South and North Korean leaders to meet on April 27

By Jennie Oh
South and North Korean leaders to meet on April 27
South Korea's Unification Minister Cho Myoung-gyon (R) and Ri Son-gwon (L), chief of North Korean agency in charge of affairs with the South, walk into a meeting room for high-level talks at the truce village of Panmunjom, 29 March 2018. The two sides agreed to hold an inter-Korean summit on 27 April. Photo by Yonhap.

SEOUL, March 29 (UPI) -- South and North Korea will hold a summit on April 27 at the southern side of the Panmunjom truce village.

Seoul and Pyongyang officials agreed on the date of the cross-border summit on Thursday, during a high-level meeting, which took place at the North's Tongilgak building in Panmunjom.


In a briefing following the meeting, Seoul's Unification Minister Cho Myoung-gyon told reporters that the two Koreas had "sufficiently" exchanged views on the agenda of the summit, adding that more high-level talks can be held to discuss the agenda if necessary.

North Korea's chief delegate Ri Son-gwon said the agenda would include all issues concerning the two countries' relations, Maeil Business Daily reported.

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Officials also decided to hold working-level talks next Wednesday to discuss protocol, security measures and media coverage for the summit, Yonhap reported.

"The South and North will make joint efforts to hold a successful summit based on common understanding on the historical significance it will have on the denuclearization of the Korean Peninsula and the establishment of peace and advancing inter-Korean ties," said Cho.

South Korea's presidential office welcomed the developments, pledging utmost efforts to prepare for the summit.

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The meeting between South Korean President Moon Jae-in and North Korean leader Kim Jong Un will mark the third inter-Korean summit to date and the first in eleven years.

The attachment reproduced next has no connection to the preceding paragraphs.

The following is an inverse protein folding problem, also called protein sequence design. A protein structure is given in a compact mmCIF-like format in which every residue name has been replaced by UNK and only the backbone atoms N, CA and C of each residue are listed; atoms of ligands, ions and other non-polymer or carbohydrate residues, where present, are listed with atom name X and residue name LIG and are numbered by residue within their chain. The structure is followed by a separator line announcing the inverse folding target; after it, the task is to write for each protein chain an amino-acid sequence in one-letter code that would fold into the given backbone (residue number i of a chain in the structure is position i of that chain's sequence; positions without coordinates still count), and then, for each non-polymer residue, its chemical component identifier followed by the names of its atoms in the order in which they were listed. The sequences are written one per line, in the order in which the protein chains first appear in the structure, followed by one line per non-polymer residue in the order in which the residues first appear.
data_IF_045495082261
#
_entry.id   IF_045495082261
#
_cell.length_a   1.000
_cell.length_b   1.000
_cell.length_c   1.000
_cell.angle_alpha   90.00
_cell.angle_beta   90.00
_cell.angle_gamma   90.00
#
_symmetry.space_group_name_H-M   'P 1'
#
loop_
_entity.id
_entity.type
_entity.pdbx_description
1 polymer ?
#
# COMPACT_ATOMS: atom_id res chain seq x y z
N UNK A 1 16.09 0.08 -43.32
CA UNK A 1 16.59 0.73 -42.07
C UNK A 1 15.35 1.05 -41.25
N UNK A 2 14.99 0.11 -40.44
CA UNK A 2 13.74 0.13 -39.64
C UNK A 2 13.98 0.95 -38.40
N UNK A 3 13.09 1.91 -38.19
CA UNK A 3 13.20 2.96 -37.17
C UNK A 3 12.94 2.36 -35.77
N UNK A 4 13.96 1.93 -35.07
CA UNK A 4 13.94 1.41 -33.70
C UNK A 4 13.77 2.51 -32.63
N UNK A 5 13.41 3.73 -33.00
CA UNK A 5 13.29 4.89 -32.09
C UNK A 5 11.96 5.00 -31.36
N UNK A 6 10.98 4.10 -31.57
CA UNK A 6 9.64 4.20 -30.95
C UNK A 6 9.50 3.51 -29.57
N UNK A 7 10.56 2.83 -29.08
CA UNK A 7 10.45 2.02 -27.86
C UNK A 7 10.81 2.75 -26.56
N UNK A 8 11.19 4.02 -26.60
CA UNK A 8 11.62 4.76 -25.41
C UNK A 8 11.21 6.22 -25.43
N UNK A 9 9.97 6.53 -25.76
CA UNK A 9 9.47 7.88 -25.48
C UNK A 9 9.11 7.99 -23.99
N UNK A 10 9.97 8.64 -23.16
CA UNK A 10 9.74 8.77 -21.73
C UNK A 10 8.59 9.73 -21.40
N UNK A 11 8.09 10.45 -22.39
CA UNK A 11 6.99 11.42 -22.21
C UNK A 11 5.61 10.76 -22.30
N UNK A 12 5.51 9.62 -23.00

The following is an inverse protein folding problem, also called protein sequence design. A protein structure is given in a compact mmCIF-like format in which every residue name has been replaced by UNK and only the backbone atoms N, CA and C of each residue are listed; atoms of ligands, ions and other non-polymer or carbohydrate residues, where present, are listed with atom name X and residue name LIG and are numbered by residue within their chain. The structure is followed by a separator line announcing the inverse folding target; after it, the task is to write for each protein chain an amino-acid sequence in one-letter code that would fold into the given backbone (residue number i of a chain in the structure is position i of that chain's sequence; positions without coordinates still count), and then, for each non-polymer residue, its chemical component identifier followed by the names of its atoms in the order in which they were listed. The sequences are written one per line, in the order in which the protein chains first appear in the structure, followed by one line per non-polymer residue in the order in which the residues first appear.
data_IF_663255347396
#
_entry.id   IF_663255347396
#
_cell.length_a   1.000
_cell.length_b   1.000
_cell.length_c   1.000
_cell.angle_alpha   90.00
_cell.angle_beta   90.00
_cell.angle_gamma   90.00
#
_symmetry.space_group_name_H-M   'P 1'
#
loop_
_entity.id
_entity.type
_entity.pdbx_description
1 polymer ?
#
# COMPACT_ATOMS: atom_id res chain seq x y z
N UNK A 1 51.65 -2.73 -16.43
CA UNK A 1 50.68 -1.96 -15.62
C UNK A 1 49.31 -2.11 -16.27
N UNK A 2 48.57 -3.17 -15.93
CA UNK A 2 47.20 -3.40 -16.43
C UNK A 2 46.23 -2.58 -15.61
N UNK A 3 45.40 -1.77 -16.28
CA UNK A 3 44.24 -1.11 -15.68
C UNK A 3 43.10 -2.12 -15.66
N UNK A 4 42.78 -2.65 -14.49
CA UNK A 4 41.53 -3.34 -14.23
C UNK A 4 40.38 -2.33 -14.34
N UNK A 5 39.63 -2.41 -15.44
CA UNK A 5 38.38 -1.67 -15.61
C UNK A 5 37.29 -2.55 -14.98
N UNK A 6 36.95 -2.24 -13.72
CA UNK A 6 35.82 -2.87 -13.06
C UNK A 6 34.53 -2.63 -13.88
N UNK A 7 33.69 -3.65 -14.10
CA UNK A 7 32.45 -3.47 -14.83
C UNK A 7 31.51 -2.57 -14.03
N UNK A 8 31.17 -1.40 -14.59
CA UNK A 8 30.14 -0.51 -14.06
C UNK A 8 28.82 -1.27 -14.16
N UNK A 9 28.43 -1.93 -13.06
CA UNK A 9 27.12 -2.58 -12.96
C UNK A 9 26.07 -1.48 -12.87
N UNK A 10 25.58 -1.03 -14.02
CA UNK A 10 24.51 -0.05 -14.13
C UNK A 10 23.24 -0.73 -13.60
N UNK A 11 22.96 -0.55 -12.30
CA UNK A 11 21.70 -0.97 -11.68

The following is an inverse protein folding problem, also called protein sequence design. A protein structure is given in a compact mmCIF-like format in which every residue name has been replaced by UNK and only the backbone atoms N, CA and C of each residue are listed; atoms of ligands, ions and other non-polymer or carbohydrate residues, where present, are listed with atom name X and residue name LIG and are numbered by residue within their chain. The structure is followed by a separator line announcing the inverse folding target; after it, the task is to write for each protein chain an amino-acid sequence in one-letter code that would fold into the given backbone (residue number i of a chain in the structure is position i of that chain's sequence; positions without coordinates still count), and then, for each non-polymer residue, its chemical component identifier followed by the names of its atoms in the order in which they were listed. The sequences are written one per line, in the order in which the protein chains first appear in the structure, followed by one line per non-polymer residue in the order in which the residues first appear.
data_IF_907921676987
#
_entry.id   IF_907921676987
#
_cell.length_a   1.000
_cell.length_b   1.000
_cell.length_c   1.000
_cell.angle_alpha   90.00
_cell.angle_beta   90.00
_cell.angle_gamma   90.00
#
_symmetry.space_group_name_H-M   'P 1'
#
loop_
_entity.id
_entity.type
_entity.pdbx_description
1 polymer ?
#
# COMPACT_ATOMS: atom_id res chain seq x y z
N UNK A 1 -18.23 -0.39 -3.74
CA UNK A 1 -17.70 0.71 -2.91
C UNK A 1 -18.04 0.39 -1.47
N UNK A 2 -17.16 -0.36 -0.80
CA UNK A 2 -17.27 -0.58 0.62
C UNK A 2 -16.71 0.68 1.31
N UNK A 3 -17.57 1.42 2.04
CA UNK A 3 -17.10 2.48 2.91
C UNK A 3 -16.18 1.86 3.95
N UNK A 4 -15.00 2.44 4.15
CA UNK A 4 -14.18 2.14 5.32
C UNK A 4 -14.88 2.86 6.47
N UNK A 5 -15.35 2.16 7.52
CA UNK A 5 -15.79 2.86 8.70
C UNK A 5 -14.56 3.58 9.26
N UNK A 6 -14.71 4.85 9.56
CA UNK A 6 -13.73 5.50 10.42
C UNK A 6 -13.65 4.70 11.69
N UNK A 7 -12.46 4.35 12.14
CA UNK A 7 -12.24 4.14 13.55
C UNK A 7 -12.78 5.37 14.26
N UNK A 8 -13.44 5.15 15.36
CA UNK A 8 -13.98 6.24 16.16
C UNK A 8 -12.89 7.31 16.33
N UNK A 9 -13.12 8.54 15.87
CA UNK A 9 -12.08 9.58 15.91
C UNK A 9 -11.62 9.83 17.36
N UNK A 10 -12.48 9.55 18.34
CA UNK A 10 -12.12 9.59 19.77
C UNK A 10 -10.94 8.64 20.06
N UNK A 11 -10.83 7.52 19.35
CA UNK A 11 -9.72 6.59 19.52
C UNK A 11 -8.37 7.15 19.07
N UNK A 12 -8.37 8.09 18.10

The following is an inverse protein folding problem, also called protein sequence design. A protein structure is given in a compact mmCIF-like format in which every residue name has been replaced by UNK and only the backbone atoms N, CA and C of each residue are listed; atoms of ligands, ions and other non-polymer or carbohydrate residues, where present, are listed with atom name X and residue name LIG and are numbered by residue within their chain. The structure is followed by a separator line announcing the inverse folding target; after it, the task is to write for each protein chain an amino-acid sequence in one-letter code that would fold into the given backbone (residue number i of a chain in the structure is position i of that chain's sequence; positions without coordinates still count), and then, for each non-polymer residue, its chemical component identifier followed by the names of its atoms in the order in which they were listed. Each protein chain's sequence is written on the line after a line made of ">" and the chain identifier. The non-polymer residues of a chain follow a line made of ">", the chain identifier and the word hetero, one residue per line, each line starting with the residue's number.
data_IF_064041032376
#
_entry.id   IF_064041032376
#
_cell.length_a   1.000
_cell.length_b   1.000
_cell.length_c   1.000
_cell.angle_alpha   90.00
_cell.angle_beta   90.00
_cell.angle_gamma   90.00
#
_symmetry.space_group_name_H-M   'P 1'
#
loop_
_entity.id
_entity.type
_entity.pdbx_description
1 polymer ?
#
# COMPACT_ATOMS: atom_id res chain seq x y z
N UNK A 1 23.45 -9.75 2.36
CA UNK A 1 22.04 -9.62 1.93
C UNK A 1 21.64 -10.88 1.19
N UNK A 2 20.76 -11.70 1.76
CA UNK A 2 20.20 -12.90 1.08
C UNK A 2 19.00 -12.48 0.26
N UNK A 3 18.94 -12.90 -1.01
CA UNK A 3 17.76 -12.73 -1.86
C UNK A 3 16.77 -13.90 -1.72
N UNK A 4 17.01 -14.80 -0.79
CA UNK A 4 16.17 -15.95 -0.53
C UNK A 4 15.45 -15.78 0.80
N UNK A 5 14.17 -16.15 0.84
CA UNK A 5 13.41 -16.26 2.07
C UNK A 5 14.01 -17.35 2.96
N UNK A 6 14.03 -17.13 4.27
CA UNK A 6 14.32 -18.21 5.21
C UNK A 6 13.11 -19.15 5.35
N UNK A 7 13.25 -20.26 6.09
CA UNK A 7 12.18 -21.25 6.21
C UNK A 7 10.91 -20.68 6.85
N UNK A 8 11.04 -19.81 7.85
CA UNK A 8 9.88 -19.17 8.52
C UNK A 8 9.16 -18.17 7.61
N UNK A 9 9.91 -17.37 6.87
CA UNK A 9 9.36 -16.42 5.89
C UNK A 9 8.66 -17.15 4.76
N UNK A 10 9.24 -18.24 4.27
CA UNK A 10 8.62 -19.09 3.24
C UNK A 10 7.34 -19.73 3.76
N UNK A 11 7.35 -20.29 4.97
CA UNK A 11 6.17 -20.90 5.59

Kim suggested holding the talks in late April, in a meeting with Moon's envoys who visited Pyongyang earlier this month.

The North Korean leader also conveyed his commitment to denuclearization and proposed a summit with U.S. President Donald Trump, which Trump accepted.

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The back-to-back summits are widely anticipated to provide a stepping stone for the North's denuclearization and the establishment of peace on the Korean Peninsula.

Relations between the two Koreas have considerably thawed after Kim conveyed a peace overture to Seoul in his New Year's address this year, after which North Korean athletes took part in the Pyeongchang Winter Olympic and Paralympic Games hosted in the South.

The two Koreas are still technically in a state of war after the 1950-53 Korean War ended with an armistice agreement in Panmunjom which established the Military Demarcation Line (MDL) and the demilitarized zone (DMZ).

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On Thursday, Unification Minister Cho Myoung-gyon led the South Korean delegation for the high-level talks which began at 10 a.m.


The three-member team also included Vice Unification Minister Chun Hae-sung and presidential press secretary Yoon Young-chan.

North Korea was represented by Ri Son-gwon, chairman of North Korea's Committee for the Peaceful Reunification of the Fatherland; Jon Jong Su, North Korea's chief delegate during talks in January; and Kim Myong Il, vice chairman of reunification committee.

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